Based on data research and analysis by non-profit Center for Advanced Defence Studies (C4ADS), this particular seizure was closely linked to three Kenyan related ivory seizures, one of which was repatriated to Mombasa from Singapore in August 2013.

Singapore January 2013- 1833 kg Repatriated to Mombasa

January 23, 2013, Singapore. 1833 kg of ivory from Mombasa.

Singapore was the source again of another repatriated ivory seizure.  On January 23, 2013, the Agri-Food and Veterinary Authority of Singapore inspected a sea container from Mombasa and found 1833 kg of ivory amongst a shipment of mazara stones that had been declared as waste paper.  This was the third Mombasa related seizure in the space of three weeks, all with a similar logistics train.

According to later testimony from a lead Kenya Wildlife Service investigator, the Director General of the KWS (William Kiprono), after consultation with his investigators and those of the Lusaka Agreement Task Force (again), made a formal written request to AVA Singapore.  

“The management of Kenya Wildlife Service in consultation with the Lusaka Agreement Task Force made a decision to pursue further investigation on the container including repatriation of the container to Kenya for Law enforcement/ prosecution purposes.

This ivory was returned to Mombasa in August 2013.  Five weeks later, a Kenyan clearing agent, Fredrick Mungule, and an official of the Kenya Port Authority were charged in relation to this shipment.  They had already been charged in relation to two other Mombasa related seizures from January of 2013.

Six years later, on July 18th, 2019, the court went to the “scene” (in other words, the container) to verify the contents.  Retired Assistant Inspector General, Pius Macharia, who had led the small Kenyan delegation to Singapore regarding the repatriation, gave verbal testimony to the court as to the contents of each of the eight large wooden crates.  His testimony was detailed as to the weight of ivory in each box, the number of tusk pieces and even the number of bags.   On conclusion, one of the boxes, exhibit # MFI-35, said to contain 65 pieces of ivory weighing 144 kg, was opened for the court.  It was noted that “the contents were verified by the witness.”  The magistrate then asked the three defence counsel if they wished to verify all the boxes, to which all declined.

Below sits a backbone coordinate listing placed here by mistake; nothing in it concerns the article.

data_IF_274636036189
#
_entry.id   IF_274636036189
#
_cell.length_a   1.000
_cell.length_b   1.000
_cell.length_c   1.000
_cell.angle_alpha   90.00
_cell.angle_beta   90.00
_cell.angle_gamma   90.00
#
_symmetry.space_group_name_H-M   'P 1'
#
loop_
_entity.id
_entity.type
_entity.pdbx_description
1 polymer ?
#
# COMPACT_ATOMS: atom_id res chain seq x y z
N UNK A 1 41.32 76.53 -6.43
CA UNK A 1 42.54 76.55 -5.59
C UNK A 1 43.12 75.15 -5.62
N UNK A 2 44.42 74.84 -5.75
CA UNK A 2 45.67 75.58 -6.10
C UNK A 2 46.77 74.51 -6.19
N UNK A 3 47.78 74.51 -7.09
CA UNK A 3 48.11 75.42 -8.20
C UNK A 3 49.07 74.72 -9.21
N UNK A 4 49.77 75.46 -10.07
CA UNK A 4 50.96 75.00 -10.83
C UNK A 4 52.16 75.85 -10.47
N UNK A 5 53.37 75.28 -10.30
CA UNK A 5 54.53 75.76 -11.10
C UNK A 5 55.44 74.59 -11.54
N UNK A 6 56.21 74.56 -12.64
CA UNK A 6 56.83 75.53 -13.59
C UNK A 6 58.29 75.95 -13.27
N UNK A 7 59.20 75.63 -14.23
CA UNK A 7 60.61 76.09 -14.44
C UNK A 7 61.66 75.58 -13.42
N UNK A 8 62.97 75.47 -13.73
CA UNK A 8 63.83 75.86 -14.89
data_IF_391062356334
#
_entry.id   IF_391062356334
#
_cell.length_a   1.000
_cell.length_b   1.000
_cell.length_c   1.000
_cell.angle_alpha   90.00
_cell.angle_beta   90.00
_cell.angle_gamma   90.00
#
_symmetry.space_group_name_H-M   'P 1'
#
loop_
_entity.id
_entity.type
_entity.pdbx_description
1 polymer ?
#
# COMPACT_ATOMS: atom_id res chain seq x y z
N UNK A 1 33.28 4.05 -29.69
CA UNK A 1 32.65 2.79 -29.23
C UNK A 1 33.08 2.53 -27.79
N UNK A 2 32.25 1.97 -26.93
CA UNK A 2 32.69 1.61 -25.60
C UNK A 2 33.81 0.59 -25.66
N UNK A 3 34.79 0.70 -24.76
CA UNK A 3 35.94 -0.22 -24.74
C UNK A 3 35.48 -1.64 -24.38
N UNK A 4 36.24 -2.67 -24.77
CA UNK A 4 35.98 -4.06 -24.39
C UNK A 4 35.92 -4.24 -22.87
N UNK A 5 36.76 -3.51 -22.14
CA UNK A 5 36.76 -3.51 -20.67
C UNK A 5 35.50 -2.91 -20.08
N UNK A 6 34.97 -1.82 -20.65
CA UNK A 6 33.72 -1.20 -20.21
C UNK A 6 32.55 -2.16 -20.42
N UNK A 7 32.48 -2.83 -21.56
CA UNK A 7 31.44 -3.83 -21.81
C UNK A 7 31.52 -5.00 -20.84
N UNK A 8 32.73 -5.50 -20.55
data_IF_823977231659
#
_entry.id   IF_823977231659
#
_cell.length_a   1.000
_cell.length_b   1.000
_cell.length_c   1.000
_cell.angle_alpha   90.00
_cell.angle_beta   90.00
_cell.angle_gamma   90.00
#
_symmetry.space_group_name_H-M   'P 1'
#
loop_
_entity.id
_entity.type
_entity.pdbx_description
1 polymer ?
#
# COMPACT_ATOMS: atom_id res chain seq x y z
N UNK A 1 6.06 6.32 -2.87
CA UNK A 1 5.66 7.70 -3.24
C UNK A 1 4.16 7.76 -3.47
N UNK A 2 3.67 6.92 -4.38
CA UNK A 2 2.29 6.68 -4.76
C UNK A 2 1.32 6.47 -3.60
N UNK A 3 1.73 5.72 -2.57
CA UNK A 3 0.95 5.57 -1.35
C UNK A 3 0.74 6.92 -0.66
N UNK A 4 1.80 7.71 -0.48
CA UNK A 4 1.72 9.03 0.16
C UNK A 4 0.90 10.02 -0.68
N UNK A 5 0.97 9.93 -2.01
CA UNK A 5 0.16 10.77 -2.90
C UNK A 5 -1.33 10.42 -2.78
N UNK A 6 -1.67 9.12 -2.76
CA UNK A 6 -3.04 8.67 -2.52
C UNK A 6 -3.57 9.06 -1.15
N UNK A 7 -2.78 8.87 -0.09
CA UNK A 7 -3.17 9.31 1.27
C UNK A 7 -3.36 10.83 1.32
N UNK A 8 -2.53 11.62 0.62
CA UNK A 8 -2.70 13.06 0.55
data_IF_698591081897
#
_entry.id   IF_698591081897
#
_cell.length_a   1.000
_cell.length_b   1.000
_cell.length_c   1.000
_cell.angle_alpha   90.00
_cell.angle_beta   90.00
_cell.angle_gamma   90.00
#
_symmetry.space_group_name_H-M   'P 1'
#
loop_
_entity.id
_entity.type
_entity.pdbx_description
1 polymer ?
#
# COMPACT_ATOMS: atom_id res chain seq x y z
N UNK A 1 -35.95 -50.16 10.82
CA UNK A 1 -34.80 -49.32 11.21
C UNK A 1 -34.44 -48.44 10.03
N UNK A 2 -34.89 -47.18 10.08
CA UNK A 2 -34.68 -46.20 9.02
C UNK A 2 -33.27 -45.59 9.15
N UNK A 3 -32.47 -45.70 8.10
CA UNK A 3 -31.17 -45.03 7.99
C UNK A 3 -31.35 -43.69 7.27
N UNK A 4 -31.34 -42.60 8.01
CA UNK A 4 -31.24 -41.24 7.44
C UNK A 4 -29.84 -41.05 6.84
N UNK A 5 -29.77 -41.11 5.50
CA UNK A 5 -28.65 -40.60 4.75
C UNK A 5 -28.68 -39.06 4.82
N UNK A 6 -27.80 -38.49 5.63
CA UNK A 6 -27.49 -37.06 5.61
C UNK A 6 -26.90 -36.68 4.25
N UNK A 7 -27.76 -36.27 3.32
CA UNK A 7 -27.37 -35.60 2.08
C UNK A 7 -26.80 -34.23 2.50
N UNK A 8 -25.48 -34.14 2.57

In other words, a shipment of 1833 kg of ivory, consisting of 17 large crates of which 8 contained ivory, were shipped 7000 kilometres back to Kenya for the court to actually see just one.  

This case is still ongoing and two officials of the Kenya Revenue Authority have been included on the charge sheet.  Coincidentally or not, this seizure was closely linked to the Abdurahman Mahmoud Sheikh seizures to the point that the same two drivers delivered the all the involved containers (6) to Mombasa port.

Perhaps also of note, in 2015, KWS sent samples from most its major seizures to the U.S.A. for DNA analysis.  This shipment was not among those shipped. 

Kampala October 2013 - An Illegal Seizure

October 17, 2013, Kampala. 2903 kg of ivory seized from a warehouse pending shipment to China through Mombasa.

While not falling under the strict definition of repatriation,{ “the act or process of returning a person or thing to country of origin}, this last included seizure was characterized by a legal twist that shocked both the legal and conservation fraternity at the time.

On October 17th, 2013, a container of 2903 kg of ivory was seized in a warehouse just outside Kampala, Uganda, as it was about to be trucked to Mombasa for a Chinese destination.

This seizure was made not even two weeks after 4000 kg of ivory had been seized in Mombasa,  days apart of each other, both shipments originating from Kampala and heading for Turkey. 

The main suspects were identified as a Kenyan, Odhiambo Owino, and Kayumba Emile Ogane of Rwanda. Warrants were issued for their arrest.  

In a bizarre twist, and while on the run, Emile Ogane through his advocate, petitioned the Ugandan court for the return of his 832 pieces of ivory.  He claimed that the cargo had been wrongfully seized, that the Uganda Revenue Authority had caused a loss of delivery time to its destination in United Arab Emirates and China and that the statutes of Uganda Customs law were not applicable to a shipment in transit.

Emile Ogane ‘found’ an ally and on February 24th, 2014, Justice Wilson Masalu Musene ruled in his favour, stating that the ivory confiscation had been illegal and should be returned immediately to Ogane (he was still on the run from the criminal arrest warrant).

In the end, as is not always the case, sanity prevailed and the ruling of Justice Musene was suspended by a higher court.  Emile Ogane was arrested in Uganda  in 2016 and it is believed that the proceedings are still ongoing.  Odhiambo Owino is still on the run seven years later even though authorities are aware that his wife works in Mombasa .  There was no prosecution regarding the two sister shipments seized in Mombasa.

Mombasa December 2016 - Recalled from the High Seas

Timber planks as seen in container
Hollowed out timber, packed with ivory and surrounded with plaster
Filler chipped away revealing ivory.